by Isabella Ingram
|The Old Portsmouth Road (crossing the Hindhead Commons) (image: National Trust)|
In 1786, an anonymous sailor was murdered along the Old Portsmouth Road – an old turnpike route running from London to the Portsmouth Docks, and traversing the Hindhead Commons. The murderers, who had befriended the sailor in a pub in Thursley, later stripped him of his money and cut his throat, before being arrested some hours later at the Sun Inn at Rake. They were hanged – and remained hanging for three years – on Gibbet Hill, Surrey’s second highest point and of close proximity to the sailor’s stone; a gravestone erected to mark the spot of the sailor’s death. The hanging excited fears and superstitions that came to be associated with Gibbet Hill, and subsequently the construction of a Celtic Cross was funded by Sir William Erle – a lawyer, judge and politician – in 1851, to expel these notions.
Today, both the Celtic Cross and the Sailor’s Stone are situated in The Devil’s Punch Bowl, a popular National Trust property, and serve as tourist attractions along “The Gibbet Hill Walk”. The National Trust website invites its visitors to “find the spot on Gibbet Hill where three villainous highwaymen met their end”, and reach the Celtic cross, beside which a sign now dramatically reads, “criminals were hanged on the gibbet and their bodies left to swing in clanking irons until they rotted”.
It’s a gloomy story of murder and the viciousness of crime and punishment. When I went to see the Celtic cross, a small family was sharing a picnic about three or four metres from its foot. Their focus was, of course, on the incredible view ahead rather than the dark, Dickensian structure behind. But it still seemed odd – to me, at least, after reading the sign – that the site of a hanging had, just over two hundred years later, become a picnic spot. The image of the family and the cross seemed to indicate something about the modern, western world’s touristic nature, and its reaction to suffering in any form, be it historic or contemporary.
Why are human beings fascinated by the morbid? In an article entitled “Morbid Curiosities” by Eric G. Campbell from Psychology Today, it is suggested that the human fixation with “macabre occurrences” derives from a desire to recognize our own fortune: “At that moment, I understood the terrible wisdom of suffering…Affliction can reveal what is most sacred in our lives, essential to our joy. Water, Emily Dickinson writes, is ‘taught by thirst’.”
It seemed a convincing argument, at first. There was something that rung true – even if it did expose the essential selfishness of human beings – in Campbell’s example of a traffic jam formed by driver’s trying to peer at a roadside car accident. His conclusion, therefore, suggests that the drivers enjoy the sensation of recognizing that they are not the injured, and perhaps reminding themselves to behave more carefully for the remainder of their journey. Campbell’s argument, furthermore, aligns with the principle of psychological egoism – the idea that human beings always act out of self-interest, and that the concept of “empathy” derives entirely from the evolutionary need to stay within a pack to increase one’s chances of survival.
Of all things, it was my brother’s interests in such shows as Born To Kill – detailing the lives and crimes of serial killers – that seemed to illuminate holes in Campbell’s argument. Did he really watch these because it brought him happiness – or, perhaps, relief – to recognize that he himself had not been murdered? What about fiction? Is the popularity of violent, scary, gruesome or disturbing literature and film generated by such a feeling? And if so, why are they not universally popular? Horror, for example, has never been a favourite genre of mine.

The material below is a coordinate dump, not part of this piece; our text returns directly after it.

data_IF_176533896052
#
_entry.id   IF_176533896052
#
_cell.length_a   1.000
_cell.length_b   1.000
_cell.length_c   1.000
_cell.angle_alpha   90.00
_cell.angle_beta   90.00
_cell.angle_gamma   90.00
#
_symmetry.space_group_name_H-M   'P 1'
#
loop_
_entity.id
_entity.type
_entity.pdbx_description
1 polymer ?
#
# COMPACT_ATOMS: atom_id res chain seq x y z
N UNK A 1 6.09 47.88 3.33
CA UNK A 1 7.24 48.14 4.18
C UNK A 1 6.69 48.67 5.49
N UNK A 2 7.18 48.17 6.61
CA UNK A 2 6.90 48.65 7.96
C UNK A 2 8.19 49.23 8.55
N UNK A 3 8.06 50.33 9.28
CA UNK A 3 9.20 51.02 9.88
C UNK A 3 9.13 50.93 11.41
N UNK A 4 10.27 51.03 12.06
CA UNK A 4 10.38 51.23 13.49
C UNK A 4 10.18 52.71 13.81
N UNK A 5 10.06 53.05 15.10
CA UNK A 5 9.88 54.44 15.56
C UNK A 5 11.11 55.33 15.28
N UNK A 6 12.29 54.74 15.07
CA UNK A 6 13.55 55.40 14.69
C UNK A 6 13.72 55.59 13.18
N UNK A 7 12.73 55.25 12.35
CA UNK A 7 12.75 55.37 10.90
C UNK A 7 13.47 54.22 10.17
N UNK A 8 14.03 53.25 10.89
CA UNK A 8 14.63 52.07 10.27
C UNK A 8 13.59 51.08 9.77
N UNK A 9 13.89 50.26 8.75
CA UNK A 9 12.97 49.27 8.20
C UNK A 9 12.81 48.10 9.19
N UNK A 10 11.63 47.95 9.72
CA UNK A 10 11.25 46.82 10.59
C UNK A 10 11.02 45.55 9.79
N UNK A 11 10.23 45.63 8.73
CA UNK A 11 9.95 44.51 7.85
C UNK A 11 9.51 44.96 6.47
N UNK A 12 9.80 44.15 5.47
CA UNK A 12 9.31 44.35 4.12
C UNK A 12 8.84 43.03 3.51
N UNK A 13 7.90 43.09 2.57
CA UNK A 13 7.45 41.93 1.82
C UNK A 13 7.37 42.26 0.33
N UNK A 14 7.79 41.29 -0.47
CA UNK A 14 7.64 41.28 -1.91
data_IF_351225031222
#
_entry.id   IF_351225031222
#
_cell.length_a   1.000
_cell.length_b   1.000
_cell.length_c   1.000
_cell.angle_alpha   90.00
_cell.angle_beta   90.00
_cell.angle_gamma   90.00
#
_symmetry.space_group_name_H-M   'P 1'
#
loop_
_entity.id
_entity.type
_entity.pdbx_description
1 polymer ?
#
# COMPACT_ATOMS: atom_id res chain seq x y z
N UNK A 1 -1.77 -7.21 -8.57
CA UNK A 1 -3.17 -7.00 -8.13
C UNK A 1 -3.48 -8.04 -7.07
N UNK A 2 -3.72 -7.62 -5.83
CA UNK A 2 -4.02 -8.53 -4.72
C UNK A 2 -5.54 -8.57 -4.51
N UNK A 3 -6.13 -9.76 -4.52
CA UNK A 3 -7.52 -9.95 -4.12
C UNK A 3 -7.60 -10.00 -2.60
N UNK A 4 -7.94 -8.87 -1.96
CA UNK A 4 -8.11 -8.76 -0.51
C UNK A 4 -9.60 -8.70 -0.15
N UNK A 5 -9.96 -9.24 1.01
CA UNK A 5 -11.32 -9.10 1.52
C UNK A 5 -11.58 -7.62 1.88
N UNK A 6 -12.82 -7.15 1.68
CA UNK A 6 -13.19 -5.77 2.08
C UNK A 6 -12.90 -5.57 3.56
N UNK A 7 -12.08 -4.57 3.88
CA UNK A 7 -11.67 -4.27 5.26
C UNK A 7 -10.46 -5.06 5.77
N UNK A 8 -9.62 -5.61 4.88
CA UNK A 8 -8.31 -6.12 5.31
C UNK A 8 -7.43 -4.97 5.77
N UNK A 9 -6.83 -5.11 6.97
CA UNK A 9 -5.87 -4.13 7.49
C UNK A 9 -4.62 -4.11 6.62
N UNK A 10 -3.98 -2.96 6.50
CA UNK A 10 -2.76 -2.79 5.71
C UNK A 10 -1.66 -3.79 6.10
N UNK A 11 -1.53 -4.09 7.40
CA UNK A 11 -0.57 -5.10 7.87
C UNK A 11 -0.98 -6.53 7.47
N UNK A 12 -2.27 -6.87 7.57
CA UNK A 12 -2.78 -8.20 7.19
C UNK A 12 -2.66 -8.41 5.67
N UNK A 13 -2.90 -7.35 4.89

An article from The New York Times uses the example of roller coasters and amusement parks to illustrate the reason why human beings enjoy fear. It suggests that “the craving of thrills may be hard-wired into those who thrive on the level of primitive brain activity that physical danger stimulates”. Whilst I would never dismiss the opportunity to call my brother’s brain “primitive”, I’m not sure watching a television programme – irrespective of the content – can ever be referred to as “physical danger”. The article did, however, suggest that any medium capable of “stimulating” a sense of “danger” can provide a “kind of exhilaration” that is particularly appealing to a specific “personality type” – one that seeks “variety, novelty, intensity and risk”.
According the article, “heightened concentration is a play, too”. Scary activities – be they roller coasters or a TV show on murder – are particularly effective in “blank[ing] out everything”, which “temporarily relieves you from all conflicts”. Paradoxically, therefore, it is a focus on the unsettling that we use to distract us from the disturbing.
The bearing of any of these suggestions is questionable, and the true answer to why human beings are drawn to darkness, in whatever form, is still very much in debate. But, for all its strangeness, there is perhaps a moral importance to society’s fixation with death and the morbid – at least in the case of the Celtic cross, anyway. It does not necessarily have to indicate something sordid about human nature. After all, would a self-deceived society, which swept away all traces of suffering both past and present, and instead existed in a state of imposed blindness and an immovable focus on the positive, be equally, if not more morally bankrupt? Human beings have to recognise past failings in order to improve and craft a safer society. And yet, there is a clear distinction between an educative recognition and an entertainment-driven, touristic interest in the morbid. One that we sometimes fail to recognise, or choose to ignore.